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Publication - Guidance

Public engagement for sub-20MW wind turbine proposals – good practice guidance

Published: 18 Jun 2015
Part of:
Building, planning and design, Energy
ISBN:
9781785444531

Good practice guidance for local authorities, developers, landowners, community representatives and other relevant stakeholders on public engagement for wind turbine proposals; principally below 20MW generating capacity.

4 page PDF

236.6kB

4 page PDF

236.6kB

Contents
Public engagement for sub-20MW wind turbine proposals – good practice guidance
3. Existing Scottish Government Policies, Guidance and Advice on Consultation Practices

4 page PDF

236.6kB

3. Existing Scottish Government Policies, Guidance and Advice on Consultation Practices

A great deal of work has been carried out to ensure developments are implemented following full public engagement. Relevant excerpts from Scottish Government documents are referenced and listed below. Where relevant, these documents should be read in full and the practices followed.

3.1 Scottish Planning Policy

3.1.1 In addition to guidance in Circulars 6/2013: Development Planning [9] , 3/2013: Development Management Procedures [10] and the advice provided in Planning Advice Note 3/2010: Community Engagement [11] , the Scottish Government's policy on community engagement in the planning system is set out in Scottish Planning Policy ( SPP) [12] . SPP paragraphs 5 - 7 state:

3.1.2 "The primary responsibility for the operation of the planning system lies with strategic development planning authorities, and local and national park authorities. However, all those involved with the system have a responsibility to engage and work together constructively and proportionately to achieve quality places for Scotland. This includes the Scottish Government and its agencies, public bodies, statutory consultees, elected members, communities, the general public, developers, applicants, agents, interest groups and representative organisations.

3.1.3 Throughout the planning system, opportunities are available for everyone to engage in the development decisions which affect them. Such engagement between stakeholders should be early, meaningful and proportionate. Innovative approaches, tailored to the unique circumstances are encouraged, for example community workshop events ( charrettes [13] ) or mediation initiatives. Support or concern expressed on matters material to planning should be given careful consideration in developing plans and proposals and in determining planning applications. Effective engagement can lead to better plans, better decisions and more satisfactory outcomes and can help to avoid delays in the planning process.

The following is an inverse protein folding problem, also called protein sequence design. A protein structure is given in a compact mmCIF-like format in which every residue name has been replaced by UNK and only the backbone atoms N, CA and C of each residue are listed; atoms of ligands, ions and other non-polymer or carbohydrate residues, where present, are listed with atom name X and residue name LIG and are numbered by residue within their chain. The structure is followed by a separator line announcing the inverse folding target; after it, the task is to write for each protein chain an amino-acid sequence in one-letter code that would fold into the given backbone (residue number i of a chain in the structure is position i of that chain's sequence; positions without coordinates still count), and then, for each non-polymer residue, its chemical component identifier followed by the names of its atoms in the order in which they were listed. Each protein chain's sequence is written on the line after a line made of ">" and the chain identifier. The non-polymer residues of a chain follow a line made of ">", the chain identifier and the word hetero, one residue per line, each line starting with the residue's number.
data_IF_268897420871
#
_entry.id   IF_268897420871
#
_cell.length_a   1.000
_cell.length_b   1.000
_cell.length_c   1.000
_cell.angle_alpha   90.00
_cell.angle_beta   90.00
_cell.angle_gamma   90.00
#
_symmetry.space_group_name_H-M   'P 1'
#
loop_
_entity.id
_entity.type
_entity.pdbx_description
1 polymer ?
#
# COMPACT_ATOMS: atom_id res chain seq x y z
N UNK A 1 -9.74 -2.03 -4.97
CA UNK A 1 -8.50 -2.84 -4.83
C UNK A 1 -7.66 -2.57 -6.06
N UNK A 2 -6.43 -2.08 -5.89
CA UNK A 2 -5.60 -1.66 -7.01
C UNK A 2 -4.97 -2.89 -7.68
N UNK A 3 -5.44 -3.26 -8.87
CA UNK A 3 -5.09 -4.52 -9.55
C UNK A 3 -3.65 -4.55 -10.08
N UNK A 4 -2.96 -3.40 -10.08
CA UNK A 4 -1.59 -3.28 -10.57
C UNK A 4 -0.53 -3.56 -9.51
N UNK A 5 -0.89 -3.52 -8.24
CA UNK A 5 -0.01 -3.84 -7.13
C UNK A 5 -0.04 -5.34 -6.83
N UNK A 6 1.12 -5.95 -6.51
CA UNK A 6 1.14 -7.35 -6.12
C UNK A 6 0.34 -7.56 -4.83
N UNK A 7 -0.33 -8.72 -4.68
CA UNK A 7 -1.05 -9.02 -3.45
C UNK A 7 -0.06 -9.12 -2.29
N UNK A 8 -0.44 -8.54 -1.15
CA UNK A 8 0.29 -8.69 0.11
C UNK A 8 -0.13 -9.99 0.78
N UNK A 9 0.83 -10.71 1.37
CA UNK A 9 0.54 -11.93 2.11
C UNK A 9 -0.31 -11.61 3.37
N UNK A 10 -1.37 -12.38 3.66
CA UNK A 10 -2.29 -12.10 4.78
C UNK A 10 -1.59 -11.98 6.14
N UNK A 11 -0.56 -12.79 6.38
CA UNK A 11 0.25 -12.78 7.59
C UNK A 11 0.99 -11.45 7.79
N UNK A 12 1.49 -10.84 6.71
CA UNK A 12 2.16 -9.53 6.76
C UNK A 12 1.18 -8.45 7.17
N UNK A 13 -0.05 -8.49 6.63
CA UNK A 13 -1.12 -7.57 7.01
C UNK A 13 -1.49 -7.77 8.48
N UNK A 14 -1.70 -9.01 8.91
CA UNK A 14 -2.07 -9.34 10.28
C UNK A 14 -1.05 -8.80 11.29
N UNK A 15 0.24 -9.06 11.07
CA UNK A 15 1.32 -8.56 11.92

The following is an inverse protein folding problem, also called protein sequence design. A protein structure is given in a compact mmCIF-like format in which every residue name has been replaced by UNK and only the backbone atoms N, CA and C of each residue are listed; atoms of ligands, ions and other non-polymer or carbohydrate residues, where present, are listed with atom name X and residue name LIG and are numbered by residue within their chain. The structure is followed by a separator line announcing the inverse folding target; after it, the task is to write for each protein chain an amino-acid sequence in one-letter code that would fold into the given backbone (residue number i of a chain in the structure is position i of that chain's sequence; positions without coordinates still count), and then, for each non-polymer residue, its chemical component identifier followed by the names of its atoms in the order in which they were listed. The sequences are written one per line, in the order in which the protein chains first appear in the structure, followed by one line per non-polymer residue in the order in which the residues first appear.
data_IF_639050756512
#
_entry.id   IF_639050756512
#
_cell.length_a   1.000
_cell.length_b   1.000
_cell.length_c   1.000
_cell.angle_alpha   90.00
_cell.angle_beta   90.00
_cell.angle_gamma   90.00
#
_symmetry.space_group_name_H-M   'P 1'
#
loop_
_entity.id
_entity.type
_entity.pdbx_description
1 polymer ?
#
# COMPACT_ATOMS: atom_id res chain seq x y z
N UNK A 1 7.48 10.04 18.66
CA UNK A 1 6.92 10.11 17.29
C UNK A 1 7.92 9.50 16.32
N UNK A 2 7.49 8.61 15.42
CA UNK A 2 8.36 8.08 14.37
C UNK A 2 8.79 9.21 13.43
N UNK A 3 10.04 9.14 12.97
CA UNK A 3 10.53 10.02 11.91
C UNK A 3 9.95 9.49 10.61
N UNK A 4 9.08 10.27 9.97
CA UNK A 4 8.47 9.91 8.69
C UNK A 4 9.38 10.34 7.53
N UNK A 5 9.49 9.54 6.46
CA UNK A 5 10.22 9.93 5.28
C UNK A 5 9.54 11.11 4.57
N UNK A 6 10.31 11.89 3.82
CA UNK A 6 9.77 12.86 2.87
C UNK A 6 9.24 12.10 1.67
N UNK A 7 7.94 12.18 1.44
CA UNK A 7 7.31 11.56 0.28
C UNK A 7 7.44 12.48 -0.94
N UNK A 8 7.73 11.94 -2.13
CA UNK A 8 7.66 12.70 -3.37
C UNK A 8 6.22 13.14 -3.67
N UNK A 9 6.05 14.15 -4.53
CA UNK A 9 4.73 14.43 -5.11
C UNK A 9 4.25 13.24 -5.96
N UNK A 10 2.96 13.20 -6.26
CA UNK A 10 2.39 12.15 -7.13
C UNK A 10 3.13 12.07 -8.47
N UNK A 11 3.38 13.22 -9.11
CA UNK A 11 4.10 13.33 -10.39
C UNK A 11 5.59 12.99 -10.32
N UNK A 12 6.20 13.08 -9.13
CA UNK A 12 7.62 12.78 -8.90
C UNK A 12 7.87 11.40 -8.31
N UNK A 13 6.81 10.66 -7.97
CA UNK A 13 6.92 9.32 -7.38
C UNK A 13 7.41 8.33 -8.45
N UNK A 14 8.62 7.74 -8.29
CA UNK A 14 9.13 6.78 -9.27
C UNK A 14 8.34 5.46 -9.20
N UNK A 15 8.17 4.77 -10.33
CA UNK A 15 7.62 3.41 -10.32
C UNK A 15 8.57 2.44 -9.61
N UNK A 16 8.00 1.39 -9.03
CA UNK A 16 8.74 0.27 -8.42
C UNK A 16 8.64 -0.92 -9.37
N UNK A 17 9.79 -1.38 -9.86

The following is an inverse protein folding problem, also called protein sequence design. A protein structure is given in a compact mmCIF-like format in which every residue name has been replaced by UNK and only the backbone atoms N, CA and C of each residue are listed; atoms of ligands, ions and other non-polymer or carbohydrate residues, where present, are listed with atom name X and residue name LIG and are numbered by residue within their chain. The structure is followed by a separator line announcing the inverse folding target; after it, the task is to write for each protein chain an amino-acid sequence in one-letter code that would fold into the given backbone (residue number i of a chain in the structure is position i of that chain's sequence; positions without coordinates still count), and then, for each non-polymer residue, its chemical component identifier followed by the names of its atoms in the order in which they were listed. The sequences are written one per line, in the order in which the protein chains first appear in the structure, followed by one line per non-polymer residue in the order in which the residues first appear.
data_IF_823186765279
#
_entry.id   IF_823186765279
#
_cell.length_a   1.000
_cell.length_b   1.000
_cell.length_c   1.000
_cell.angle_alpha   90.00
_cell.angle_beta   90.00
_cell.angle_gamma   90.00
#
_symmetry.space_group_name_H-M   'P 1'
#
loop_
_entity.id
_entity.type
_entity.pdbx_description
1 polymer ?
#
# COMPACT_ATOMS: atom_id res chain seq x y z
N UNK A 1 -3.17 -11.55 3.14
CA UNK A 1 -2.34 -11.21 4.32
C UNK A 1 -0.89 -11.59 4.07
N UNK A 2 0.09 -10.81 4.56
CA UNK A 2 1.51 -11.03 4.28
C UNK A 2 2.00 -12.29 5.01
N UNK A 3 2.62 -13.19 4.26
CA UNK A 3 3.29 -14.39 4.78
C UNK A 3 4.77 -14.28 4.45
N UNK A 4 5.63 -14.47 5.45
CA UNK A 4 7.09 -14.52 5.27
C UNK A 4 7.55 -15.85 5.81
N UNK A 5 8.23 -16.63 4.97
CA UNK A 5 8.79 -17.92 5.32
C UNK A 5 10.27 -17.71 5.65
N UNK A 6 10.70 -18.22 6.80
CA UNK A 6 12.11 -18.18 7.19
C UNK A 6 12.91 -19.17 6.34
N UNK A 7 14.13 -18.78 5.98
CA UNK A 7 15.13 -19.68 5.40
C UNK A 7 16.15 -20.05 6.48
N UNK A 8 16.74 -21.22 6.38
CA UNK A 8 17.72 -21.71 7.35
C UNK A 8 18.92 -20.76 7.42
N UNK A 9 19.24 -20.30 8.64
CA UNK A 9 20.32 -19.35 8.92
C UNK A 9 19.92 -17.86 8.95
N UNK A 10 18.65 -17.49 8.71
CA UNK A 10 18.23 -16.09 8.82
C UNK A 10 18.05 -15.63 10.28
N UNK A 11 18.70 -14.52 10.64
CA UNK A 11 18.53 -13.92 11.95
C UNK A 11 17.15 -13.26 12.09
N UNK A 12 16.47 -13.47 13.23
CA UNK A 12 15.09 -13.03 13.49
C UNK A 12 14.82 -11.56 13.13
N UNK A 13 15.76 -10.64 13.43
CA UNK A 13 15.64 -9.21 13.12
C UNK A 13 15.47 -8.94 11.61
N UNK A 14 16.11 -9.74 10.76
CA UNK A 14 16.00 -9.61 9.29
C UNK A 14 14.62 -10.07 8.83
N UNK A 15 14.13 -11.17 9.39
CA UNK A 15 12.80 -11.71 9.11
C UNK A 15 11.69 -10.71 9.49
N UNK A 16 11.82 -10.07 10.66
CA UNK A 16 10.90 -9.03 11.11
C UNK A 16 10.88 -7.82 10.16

3.1.4 Planning authorities and developers should ensure that appropriate and proportionate steps are taken to raise awareness and engage with communities during the preparation of development plans, when development proposals are being formed and when applications for planning permission are made. Individuals and community groups should ensure that they focus on planning issues and use available opportunities for engaging constructively with developers and planning authorities."

3.2 National Standards for Community Engagement

The National Standards for Community Engagement [14] set out best practice principles for the way that government agencies, councils, health boards, police and other public bodies engage with communities. The community engagement planning tool VOiCE [15] is underpinned by the standards.

3.3 Good Practice Principles for Community Benefits from Onshore Renewable Energy Developments

3.3.1 Scottish Government Good Practice Principles for Community Benefits from Onshore Renewable Energy Developments [16] is also a useful reference point. The guidance states that consultation on community benefit schemes should reach at least the same geographical area as the required consultation on the development itself.

3.3.2 Chapters 6 and 7 of the guidance provide valuable detail on factors to consider in identifying the appropriate geographical area for community benefits and associated consultations. They are of particular relevance to this guidance.

3.3.3 The guidance also identifies the stakeholders who should be included in discussions and a range of further considerations including good practice consultation principles.

3.3.4 Local consultation is an important component of any community benefits scheme. The creation and strengthening of mutual trust and relationships should be regarded as integral to the overall process. Done well, it can also improve the likelihood of developers and their host communities building trust and understanding locally about the renewables development more widely. The document identifies expected content and methods for consulting on wind energy proposals.


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